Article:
I can understand all the comments of concern listed here and above, but I believe my qualification for shooting a wedding was not part of the question. I'm simply seeking some technical advice on what is the best film speed for portraits. I was hoping to obtain a professional answer, not personal opinions or condescending thoughts on what I am doing. My friend is well aware of my abilities, and will appreciate any photos that I can produce.

    Mike, to answer your question, the wedding is tomorrow. It will be in the late afternoon, indoors, and I am using a Rebel Ti with a 50mm lens. The lighting I am told is not the greatest. Yes, I am married, and have been in several weddings. I have also video taped a few. I am well aware of typical wedding traditions, expectations, etc. However, this is not a typical situation.




     
  6. Tolyk

    Tolyk TPF Noob!

    Joined:
    Aug 10, 2006
    Messages:
    524
    Likes Received:
    0
    Location:
    Calgary, Alberta
    Can others edit my Photos:
    Photos OK to edit
    I merely told you that you need to give more information before people can give you advice on the specific question you asked. What's unproffessional about that?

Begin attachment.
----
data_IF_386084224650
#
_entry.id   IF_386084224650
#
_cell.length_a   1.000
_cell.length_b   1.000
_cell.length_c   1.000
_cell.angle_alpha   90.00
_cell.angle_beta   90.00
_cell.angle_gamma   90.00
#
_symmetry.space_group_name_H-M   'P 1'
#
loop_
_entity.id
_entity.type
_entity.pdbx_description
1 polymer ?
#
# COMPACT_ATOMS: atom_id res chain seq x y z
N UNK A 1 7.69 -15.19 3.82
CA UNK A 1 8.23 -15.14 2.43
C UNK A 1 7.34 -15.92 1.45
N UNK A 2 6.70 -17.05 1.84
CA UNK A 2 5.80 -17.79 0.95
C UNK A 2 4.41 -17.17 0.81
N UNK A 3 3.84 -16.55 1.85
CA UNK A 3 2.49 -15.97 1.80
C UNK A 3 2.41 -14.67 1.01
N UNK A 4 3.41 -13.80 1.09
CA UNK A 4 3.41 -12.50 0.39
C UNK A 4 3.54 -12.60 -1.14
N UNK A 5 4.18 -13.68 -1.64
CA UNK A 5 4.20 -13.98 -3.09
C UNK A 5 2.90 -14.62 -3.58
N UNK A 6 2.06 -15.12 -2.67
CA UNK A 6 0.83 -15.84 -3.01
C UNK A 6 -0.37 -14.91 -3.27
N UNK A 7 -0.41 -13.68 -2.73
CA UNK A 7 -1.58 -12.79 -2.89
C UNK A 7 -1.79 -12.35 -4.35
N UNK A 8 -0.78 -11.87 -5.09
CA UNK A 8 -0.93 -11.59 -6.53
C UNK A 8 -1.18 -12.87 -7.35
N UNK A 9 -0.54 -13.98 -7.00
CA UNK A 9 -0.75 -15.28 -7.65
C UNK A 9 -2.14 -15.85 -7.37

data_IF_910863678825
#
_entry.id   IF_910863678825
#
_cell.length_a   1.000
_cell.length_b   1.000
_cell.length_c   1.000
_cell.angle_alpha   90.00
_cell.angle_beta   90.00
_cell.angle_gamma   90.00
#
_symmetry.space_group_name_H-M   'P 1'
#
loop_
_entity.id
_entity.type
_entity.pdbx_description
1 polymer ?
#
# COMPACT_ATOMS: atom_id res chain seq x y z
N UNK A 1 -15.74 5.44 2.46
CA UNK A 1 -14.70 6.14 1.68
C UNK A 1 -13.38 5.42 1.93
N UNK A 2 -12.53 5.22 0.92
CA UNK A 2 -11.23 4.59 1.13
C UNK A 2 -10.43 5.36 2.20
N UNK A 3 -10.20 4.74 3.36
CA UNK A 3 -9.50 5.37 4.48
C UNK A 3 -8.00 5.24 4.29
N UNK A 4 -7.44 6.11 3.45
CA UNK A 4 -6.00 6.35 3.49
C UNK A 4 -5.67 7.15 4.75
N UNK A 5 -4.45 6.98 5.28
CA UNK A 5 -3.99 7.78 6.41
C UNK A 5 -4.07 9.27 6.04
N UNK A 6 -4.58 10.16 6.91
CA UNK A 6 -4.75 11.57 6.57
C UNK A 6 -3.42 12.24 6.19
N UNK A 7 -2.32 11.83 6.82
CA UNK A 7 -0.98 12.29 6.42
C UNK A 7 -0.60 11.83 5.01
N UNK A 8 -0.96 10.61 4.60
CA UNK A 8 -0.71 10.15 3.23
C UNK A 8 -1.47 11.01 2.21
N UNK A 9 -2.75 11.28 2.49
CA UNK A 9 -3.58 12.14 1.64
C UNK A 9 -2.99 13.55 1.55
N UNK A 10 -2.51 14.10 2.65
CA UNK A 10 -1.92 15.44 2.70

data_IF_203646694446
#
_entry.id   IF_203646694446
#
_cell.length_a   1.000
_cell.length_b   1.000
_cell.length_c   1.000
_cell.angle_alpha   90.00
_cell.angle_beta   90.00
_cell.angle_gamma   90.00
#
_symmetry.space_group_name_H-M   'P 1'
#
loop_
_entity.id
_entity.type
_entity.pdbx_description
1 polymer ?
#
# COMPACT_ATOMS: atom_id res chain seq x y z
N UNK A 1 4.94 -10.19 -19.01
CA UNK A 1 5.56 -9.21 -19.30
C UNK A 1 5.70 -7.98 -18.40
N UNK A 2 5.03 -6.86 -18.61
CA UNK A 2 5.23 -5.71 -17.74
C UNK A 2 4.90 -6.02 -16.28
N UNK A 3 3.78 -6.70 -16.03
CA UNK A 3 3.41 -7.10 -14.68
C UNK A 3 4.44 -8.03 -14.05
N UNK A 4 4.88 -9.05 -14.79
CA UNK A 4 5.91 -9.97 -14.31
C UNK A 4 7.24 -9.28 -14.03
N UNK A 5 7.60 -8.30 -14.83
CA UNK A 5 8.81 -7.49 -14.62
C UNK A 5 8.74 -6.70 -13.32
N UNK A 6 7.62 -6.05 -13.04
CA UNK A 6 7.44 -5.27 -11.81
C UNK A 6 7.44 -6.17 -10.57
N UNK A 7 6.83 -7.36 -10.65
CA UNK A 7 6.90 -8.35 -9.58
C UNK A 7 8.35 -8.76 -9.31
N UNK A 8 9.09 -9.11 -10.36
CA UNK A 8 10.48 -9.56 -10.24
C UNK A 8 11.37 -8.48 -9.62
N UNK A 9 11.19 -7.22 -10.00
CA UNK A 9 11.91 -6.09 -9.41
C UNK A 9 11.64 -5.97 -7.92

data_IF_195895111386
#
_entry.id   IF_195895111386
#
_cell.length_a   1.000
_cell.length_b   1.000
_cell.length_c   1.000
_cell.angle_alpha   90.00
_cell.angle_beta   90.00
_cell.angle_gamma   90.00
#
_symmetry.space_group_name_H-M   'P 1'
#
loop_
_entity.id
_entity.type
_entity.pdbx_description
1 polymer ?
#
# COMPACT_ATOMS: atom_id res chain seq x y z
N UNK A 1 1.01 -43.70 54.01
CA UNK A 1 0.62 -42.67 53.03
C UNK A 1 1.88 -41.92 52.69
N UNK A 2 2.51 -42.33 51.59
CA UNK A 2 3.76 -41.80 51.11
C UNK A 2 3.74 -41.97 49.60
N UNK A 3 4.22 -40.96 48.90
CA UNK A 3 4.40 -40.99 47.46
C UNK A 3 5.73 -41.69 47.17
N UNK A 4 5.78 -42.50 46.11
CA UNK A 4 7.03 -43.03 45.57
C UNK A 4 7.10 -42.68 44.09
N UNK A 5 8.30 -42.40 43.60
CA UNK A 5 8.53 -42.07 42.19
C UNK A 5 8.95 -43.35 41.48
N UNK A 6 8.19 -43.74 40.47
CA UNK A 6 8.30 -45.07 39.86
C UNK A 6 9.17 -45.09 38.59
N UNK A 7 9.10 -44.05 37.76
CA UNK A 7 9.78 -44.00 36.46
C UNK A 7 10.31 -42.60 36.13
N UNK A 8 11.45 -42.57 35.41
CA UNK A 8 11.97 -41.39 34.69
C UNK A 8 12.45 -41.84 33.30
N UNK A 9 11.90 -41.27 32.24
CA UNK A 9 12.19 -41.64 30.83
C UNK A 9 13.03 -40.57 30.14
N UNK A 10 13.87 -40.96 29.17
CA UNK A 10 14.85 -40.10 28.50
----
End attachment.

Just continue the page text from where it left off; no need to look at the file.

Any ISO works for a portrait, it all depends on the look you want to achieve, and the lighting conditions. I figure you meant optimum quality by asking the question, so therefore I need more info before I can give any quality input.

    You did answer some of the questions, but it's still not much info.

    Are you doing just the wedding vows at the altar or the entire reception? You might need different ISO films for different halls.
     
  7. Big Mike

    Big Mike I am Big, I am Mike Staff Member Supporting Member

    Joined:
    Dec 16, 2003
    Messages:
    33,822
    Likes Received:
    1,811
    Location:
    Edmonton
    Can others edit my Photos:
    Photos NOT OK to edit
    Well, I'd suggest that the 'best' film speed would be the one that has the lowest amount of grain while still having enough speed to allow for your shooting condition.

    To be frank, it's nearly impossible for us to say what would be 'best'...as every situation is different.

    Knowing what film speed would be appropriate, might also involve knowing what shutter speed and aperture would be appropriate in different situations. That would involve a general understanding of exposure. Now if you throw flash into the mix, that can change everything...making it easier but also a lot more complicated, especially if you want to have a nice mix of flash and ambient light.

    I'm sorry you seem to have taken offense...but look at it this way. What advice would you expect to get from a pilot if you were about to take your first solo flight and asked what speed you should fly at?